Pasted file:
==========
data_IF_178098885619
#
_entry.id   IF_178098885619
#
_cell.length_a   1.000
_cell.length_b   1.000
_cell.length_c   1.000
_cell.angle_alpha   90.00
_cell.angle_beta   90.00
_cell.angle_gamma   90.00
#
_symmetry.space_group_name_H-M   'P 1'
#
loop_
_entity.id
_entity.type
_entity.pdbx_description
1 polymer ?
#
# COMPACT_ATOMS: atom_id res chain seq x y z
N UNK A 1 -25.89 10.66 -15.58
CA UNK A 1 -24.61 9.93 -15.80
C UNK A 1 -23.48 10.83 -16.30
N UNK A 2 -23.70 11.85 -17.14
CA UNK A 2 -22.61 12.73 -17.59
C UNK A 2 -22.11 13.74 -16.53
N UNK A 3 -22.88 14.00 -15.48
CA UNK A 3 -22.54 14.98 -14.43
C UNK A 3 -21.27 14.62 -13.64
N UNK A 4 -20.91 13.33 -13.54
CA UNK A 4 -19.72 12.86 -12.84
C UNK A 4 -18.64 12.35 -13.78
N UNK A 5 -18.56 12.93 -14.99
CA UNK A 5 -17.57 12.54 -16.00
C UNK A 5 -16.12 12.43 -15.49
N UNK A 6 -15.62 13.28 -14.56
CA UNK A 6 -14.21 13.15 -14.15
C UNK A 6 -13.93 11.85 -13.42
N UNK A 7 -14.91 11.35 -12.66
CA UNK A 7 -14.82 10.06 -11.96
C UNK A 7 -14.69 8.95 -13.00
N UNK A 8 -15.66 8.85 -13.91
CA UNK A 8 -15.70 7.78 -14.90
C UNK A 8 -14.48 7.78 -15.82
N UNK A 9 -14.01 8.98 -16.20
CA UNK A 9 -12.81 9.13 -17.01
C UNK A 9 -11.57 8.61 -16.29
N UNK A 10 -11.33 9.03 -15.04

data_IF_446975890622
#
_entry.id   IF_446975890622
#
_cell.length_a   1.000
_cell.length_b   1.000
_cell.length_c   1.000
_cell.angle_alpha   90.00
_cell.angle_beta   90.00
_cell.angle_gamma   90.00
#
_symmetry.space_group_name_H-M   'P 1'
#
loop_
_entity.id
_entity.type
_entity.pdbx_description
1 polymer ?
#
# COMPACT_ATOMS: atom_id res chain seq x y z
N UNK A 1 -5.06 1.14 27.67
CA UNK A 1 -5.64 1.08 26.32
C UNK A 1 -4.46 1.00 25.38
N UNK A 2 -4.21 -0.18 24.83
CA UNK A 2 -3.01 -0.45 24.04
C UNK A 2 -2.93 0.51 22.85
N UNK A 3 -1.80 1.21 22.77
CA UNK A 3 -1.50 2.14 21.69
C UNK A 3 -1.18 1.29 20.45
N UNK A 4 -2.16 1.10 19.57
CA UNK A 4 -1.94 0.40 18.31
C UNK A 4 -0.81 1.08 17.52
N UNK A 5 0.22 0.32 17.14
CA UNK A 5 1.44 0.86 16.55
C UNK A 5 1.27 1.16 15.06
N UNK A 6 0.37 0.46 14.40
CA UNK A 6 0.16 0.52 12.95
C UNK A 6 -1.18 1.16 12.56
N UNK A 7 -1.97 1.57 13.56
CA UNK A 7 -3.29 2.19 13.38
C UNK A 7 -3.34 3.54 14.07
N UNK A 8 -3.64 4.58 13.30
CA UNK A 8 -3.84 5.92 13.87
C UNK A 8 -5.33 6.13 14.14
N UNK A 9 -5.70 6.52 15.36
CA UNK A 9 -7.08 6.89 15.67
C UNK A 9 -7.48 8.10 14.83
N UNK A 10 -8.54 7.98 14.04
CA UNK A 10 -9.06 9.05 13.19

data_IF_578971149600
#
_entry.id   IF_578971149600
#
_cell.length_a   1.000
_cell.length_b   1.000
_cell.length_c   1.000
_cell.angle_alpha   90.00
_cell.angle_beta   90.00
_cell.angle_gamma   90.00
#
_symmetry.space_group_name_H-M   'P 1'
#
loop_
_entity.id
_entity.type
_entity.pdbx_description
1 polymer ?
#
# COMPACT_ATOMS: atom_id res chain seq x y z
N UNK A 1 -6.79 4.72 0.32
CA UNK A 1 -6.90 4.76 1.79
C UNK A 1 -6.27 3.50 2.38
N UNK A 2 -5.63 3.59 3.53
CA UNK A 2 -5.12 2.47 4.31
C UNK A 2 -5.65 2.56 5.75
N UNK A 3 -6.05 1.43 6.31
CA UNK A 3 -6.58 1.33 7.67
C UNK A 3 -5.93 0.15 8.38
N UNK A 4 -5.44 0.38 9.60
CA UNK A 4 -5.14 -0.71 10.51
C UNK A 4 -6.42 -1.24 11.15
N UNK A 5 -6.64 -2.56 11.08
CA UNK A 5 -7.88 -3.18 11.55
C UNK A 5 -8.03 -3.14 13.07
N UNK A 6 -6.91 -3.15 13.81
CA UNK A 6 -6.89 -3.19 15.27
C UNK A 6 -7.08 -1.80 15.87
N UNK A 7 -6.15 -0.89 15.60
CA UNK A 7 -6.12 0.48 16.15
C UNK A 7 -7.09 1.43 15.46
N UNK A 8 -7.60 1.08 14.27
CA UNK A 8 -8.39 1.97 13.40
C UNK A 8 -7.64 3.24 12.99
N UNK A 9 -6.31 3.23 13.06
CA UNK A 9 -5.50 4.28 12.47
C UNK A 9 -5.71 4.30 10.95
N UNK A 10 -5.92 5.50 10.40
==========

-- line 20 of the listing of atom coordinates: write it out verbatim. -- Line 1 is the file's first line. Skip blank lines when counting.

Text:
# COMPACT_ATOMS: atom_id res chain seq x y z